My current employer is radically revamping its 401K plan. I have noticed that companies tweak their 401K plans about annually, and dramatically change them every 5-7 years. This time it’s big. One of the choices allows for both ETF and mutual funds purchases. The EFT option has me excited.
So far in my career I have worked for three Fortune 500 technology companies. Long story short, I have two 401Ks and a couple IRAs. Between them I have about 8% invested in ETFs and the rest in mutual funds. After the 401K redux, I’ll likely have about 30/70 ETF to mutual fund mix. I’ll keep my asset allocation largely the same, but I’ll work out a bit of math here and there to do so. Some mutual funds stay, some funds go, some switch to higher expense-ratio versions, and some are frozen from new money after a certain date. Over time my retirement assets may approach a 50/50 ETF-to-mutual-fund ratio.
A similar 401K change may be coming your way soon. The booming ETF trend is continuing unabated with over $1 trillion dollars in assets under management in 2010; some predict that doubling by 2015. Why? 1) Institutional investors like ETFs, 2) retail investors like ETFs, 3) exchanges like ETFs, 4) brokerages like ETFs. Generally for the same reason: lower costs.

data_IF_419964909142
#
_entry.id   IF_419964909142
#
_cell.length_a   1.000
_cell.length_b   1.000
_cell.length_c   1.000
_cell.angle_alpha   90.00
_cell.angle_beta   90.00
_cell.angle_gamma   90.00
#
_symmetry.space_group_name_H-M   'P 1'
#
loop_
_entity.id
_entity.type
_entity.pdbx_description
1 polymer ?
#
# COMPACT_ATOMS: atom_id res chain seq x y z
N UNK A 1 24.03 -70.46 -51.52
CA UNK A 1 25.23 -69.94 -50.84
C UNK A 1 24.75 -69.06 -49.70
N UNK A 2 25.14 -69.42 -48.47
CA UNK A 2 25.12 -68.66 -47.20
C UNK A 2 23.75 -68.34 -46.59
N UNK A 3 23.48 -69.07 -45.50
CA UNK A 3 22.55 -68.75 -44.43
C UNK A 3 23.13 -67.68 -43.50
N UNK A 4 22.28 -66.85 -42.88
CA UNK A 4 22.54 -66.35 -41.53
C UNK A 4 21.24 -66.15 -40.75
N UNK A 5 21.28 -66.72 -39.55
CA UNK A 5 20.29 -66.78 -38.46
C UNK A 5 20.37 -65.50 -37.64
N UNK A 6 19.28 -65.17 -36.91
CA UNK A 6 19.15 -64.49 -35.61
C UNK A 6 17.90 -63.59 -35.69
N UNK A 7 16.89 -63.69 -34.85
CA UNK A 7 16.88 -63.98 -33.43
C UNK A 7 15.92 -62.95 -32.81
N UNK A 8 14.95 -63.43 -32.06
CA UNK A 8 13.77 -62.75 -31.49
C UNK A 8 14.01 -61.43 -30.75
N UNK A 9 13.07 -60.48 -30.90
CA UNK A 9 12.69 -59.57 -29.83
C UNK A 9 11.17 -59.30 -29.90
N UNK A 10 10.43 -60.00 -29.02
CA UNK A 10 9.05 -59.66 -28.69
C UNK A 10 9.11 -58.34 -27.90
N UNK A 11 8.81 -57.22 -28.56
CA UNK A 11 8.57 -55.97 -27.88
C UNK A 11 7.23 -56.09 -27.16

The upside of more options is access to better options and greater potential for diversification. The downside is trading fees for ETFs… $7.95 under the new 401K paradigm. Wise, infrequent purchases can mitigate trading costs. This requires a bit of financial planning, but is not really a big deal for serious investors. And there are ~25 ETFs that trade for free. One can invest in them every paycheck (like buying EEM for free) then periodically, every 6 months or one year, bite the bullet to sell EEM (for free) and buy the better ETF VEU. Brilliant — low fees and true dollar-cost averaging. [Not my idea, but a good one.]
In summary, fear not the change to more ETF-centric investing. Your particular company may pull a fast one on you… but in many cases not. Read ALL the fine print before determining the case. I’m glad I did, and I sense greater investing opportunity.